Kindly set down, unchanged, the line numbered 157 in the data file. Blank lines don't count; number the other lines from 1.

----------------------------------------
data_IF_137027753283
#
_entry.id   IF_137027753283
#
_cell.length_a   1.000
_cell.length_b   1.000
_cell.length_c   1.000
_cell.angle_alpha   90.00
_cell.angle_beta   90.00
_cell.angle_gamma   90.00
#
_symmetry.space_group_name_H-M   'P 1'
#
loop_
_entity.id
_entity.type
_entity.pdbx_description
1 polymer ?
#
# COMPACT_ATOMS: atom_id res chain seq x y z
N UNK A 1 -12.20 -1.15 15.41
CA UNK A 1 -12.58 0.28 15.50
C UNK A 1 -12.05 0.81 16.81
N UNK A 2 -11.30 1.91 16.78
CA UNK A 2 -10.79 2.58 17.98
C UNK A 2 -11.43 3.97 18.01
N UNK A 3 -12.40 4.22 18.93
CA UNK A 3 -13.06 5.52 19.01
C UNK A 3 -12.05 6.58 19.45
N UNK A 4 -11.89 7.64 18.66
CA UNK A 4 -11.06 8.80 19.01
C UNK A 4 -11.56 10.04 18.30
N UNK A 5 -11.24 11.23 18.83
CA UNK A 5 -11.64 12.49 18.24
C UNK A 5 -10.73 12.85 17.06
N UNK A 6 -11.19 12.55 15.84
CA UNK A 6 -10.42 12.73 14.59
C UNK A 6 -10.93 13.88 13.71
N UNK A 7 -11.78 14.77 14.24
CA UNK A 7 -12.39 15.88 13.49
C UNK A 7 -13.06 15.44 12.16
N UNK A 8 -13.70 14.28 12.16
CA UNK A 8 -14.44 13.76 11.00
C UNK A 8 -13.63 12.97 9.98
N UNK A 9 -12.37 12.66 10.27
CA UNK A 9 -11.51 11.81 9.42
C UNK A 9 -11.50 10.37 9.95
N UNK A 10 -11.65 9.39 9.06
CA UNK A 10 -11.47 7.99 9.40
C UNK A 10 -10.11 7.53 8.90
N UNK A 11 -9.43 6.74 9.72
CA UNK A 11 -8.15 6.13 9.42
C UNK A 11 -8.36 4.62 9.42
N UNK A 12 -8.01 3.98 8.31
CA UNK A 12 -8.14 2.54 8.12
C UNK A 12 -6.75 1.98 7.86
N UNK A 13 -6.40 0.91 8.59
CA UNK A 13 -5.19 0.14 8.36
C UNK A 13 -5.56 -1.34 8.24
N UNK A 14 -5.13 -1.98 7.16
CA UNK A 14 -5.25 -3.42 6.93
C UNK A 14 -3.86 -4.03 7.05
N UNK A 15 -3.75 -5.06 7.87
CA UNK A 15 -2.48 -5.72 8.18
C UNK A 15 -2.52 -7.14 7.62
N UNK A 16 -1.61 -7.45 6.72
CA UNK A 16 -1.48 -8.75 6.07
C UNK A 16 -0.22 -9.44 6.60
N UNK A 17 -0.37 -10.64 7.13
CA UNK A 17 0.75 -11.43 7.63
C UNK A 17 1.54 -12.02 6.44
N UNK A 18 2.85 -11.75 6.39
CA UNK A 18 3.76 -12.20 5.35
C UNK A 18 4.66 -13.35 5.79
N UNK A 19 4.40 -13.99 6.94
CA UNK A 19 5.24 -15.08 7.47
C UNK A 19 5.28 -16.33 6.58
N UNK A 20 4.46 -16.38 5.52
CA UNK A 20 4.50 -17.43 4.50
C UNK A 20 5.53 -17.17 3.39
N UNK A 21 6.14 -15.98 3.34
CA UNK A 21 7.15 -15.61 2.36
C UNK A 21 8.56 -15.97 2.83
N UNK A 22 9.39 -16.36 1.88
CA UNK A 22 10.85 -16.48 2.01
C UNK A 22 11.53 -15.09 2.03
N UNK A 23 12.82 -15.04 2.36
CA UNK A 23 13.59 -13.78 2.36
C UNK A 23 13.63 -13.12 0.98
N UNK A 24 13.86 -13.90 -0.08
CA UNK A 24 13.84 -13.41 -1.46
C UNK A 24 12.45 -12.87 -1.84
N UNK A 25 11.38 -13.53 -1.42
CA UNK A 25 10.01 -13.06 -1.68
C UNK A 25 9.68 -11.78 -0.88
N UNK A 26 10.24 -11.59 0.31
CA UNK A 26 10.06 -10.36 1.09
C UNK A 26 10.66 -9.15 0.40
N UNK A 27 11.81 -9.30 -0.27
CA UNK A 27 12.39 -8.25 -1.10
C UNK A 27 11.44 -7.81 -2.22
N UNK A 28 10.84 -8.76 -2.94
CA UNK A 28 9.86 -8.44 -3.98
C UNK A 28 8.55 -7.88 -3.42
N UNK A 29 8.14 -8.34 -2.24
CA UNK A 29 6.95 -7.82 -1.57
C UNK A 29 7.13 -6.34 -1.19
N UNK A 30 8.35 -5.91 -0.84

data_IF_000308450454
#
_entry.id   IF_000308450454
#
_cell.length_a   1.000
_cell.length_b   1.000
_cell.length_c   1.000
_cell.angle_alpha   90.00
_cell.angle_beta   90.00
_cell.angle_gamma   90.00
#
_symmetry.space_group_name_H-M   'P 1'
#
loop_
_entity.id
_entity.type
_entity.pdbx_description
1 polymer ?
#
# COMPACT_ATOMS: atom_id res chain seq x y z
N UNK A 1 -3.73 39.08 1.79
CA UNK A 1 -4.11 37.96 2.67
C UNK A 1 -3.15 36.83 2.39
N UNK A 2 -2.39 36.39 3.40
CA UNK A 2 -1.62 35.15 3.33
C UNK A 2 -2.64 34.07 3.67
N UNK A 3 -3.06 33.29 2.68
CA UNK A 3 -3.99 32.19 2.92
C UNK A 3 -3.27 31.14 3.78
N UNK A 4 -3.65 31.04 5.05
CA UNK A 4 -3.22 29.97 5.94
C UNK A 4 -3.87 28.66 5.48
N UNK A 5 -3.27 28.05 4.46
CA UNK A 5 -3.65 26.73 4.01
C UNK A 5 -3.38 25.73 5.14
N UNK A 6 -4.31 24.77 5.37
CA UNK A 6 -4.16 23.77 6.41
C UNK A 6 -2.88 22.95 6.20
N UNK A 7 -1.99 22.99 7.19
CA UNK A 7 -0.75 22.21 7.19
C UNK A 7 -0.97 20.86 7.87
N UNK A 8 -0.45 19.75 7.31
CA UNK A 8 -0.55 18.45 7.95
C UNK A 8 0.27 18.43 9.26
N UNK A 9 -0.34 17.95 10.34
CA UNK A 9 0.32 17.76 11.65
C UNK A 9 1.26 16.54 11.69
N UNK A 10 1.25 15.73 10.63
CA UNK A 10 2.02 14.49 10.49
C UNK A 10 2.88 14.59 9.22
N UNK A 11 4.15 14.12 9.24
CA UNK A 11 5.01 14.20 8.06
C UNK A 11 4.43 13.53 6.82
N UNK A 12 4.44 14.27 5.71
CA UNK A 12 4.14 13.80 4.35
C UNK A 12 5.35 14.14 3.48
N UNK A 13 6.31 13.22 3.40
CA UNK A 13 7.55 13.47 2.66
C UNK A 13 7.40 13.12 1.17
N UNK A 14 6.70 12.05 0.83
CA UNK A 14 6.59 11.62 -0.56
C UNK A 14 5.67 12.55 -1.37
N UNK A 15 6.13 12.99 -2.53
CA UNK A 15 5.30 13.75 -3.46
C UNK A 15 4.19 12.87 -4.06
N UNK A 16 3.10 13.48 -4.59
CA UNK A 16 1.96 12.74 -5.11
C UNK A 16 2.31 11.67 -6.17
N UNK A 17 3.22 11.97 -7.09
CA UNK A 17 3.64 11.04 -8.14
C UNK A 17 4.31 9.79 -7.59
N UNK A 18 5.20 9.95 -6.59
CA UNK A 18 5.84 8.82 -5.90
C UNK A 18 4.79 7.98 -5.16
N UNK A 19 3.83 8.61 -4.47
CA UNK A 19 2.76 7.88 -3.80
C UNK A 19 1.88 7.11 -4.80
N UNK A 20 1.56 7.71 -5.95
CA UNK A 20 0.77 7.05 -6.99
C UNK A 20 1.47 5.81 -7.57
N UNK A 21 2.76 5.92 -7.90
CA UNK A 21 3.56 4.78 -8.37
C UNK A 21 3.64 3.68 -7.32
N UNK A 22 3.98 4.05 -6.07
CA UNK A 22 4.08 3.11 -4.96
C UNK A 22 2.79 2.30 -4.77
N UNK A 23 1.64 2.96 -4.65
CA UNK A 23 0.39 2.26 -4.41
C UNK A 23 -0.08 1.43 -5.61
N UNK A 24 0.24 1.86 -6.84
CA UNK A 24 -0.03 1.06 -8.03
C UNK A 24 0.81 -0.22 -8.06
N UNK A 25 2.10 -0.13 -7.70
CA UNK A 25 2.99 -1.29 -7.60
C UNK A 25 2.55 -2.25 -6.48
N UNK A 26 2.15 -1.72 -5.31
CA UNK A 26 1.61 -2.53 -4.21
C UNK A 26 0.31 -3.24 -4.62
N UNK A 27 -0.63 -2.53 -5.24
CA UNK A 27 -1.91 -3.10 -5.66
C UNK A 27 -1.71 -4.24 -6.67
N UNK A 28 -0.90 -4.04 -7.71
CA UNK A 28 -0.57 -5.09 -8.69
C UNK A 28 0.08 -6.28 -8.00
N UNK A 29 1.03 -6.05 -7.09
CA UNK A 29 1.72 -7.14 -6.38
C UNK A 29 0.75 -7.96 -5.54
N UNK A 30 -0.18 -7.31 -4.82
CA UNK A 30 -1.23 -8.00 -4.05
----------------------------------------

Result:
CA UNK A 10 2.02 14.49 10.49